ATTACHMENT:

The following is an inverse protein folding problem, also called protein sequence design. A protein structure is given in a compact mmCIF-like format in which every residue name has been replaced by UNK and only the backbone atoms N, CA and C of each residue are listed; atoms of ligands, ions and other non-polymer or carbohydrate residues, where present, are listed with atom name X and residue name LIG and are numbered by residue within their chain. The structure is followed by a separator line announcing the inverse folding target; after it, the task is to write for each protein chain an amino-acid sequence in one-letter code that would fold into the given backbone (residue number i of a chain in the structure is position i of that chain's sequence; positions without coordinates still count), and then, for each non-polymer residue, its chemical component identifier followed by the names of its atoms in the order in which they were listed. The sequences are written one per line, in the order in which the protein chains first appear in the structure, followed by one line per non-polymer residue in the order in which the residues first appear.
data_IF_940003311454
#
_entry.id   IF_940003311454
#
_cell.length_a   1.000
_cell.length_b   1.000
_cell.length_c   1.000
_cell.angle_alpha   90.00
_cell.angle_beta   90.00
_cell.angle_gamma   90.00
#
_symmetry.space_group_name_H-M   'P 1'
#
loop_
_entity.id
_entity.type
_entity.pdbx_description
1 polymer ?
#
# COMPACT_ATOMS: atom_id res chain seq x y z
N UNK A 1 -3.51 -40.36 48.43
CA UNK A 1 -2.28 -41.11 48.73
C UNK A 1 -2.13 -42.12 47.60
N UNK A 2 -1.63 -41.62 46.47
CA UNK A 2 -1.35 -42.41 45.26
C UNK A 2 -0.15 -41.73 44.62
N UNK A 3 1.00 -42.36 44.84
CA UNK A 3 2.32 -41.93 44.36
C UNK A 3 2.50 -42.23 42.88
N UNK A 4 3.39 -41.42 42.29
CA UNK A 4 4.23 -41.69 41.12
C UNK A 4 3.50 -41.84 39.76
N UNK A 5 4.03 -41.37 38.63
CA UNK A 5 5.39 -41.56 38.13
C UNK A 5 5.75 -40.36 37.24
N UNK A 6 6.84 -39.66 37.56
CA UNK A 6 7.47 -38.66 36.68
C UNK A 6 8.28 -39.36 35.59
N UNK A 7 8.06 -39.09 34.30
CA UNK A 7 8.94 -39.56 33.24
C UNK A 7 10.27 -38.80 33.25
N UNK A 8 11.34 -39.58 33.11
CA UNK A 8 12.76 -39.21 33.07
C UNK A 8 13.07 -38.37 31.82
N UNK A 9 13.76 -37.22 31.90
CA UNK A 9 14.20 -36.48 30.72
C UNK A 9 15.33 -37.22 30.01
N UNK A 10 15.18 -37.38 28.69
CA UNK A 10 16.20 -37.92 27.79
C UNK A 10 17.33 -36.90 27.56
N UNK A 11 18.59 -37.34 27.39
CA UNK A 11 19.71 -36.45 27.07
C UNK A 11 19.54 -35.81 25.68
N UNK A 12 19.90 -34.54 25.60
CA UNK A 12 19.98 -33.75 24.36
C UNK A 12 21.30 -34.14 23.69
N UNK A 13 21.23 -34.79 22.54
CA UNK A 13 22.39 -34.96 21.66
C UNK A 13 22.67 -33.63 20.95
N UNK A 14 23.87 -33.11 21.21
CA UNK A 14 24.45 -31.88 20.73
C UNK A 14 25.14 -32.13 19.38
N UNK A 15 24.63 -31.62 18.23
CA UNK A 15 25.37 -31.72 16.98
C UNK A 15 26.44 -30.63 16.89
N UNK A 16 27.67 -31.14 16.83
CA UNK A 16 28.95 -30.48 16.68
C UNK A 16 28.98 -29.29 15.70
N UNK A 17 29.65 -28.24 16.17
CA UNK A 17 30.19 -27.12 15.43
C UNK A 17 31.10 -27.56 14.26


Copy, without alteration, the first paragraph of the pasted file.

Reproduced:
The following is an inverse protein folding problem, also called protein sequence design. A protein structure is given in a compact mmCIF-like format in which every residue name has been replaced by UNK and only the backbone atoms N, CA and C of each residue are listed; atoms of ligands, ions and other non-polymer or carbohydrate residues, where present, are listed with atom name X and residue name LIG and are numbered by residue within their chain. The structure is followed by a separator line announcing the inverse folding target; after it, the task is to write for each protein chain an amino-acid sequence in one-letter code that would fold into the given backbone (residue number i of a chain in the structure is position i of that chain's sequence; positions without coordinates still count), and then, for each non-polymer residue, its chemical component identifier followed by the names of its atoms in the order in which they were listed. The sequences are written one per line, in the order in which the protein chains first appear in the structure, followed by one line per non-polymer residue in the order in which the residues first appear.